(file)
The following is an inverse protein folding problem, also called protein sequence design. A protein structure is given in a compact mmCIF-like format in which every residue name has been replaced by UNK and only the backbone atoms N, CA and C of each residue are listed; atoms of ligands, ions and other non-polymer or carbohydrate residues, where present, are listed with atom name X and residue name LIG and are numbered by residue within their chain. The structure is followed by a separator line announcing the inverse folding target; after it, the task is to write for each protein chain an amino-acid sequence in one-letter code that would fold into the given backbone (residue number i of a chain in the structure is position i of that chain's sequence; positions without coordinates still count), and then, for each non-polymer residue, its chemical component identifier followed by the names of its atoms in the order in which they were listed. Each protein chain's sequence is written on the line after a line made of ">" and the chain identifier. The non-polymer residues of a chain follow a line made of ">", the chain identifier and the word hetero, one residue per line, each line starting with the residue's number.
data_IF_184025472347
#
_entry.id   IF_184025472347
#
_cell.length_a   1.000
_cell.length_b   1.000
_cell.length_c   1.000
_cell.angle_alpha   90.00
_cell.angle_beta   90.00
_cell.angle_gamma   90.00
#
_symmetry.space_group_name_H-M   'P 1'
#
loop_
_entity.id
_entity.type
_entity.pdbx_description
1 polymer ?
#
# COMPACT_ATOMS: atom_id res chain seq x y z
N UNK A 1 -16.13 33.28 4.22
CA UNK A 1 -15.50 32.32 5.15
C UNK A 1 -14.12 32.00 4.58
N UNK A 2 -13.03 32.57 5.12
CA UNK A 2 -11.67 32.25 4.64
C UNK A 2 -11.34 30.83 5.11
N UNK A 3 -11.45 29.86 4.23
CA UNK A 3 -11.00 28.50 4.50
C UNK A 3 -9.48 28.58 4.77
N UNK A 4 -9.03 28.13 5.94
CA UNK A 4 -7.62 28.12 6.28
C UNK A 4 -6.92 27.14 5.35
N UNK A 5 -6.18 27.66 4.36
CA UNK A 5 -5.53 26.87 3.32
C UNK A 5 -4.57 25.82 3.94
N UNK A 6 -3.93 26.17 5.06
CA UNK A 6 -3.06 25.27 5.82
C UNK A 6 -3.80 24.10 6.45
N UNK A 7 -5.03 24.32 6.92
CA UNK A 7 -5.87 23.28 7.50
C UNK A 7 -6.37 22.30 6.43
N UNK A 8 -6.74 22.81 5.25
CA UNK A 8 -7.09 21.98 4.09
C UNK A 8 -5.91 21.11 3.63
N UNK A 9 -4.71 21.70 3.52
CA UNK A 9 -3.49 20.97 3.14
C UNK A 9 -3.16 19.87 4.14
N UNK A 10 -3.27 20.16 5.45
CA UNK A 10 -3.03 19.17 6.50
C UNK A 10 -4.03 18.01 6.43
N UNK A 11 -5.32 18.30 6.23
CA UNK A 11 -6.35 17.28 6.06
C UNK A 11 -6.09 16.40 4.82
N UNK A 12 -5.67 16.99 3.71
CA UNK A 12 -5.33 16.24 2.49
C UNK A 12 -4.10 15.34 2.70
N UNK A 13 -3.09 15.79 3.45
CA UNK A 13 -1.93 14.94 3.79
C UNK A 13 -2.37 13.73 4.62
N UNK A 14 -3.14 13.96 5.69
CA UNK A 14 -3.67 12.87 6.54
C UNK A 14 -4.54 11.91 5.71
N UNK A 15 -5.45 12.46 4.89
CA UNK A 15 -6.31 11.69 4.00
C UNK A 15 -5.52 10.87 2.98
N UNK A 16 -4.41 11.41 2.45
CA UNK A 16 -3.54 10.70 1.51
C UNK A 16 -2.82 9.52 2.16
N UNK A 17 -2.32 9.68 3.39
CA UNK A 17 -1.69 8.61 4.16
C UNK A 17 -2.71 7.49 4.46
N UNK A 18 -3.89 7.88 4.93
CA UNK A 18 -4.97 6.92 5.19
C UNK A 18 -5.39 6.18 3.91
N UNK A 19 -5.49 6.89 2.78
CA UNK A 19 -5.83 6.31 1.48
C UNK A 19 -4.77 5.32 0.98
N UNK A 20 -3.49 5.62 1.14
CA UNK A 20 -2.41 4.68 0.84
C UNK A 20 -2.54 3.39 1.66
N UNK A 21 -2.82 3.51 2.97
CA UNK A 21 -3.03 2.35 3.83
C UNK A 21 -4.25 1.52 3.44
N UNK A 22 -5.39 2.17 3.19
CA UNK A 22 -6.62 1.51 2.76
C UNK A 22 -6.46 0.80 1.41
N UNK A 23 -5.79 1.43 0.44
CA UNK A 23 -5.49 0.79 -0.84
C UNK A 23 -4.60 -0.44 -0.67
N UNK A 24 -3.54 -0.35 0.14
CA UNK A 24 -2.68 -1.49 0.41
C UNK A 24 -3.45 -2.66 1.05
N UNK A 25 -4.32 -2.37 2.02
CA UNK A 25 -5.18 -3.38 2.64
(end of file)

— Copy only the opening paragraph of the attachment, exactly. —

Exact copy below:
The following is an inverse protein folding problem, also called protein sequence design. A protein structure is given in a compact mmCIF-like format in which every residue name has been replaced by UNK and only the backbone atoms N, CA and C of each residue are listed; atoms of ligands, ions and other non-polymer or carbohydrate residues, where present, are listed with atom name X and residue name LIG and are numbered by residue within their chain. The structure is followed by a separator line announcing the inverse folding target; after it, the task is to write for each protein chain an amino-acid sequence in one-letter code that would fold into the given backbone (residue number i of a chain in the structure is position i of that chain's sequence; positions without coordinates still count), and then, for each non-polymer residue, its chemical component identifier followed by the names of its atoms in the order in which they were listed. Each protein chain's sequence is written on the line after a line made of ">" and the chain identifier. The non-polymer residues of a chain follow a line made of ">", the chain identifier and the word hetero, one residue per line, each line starting with the residue's number.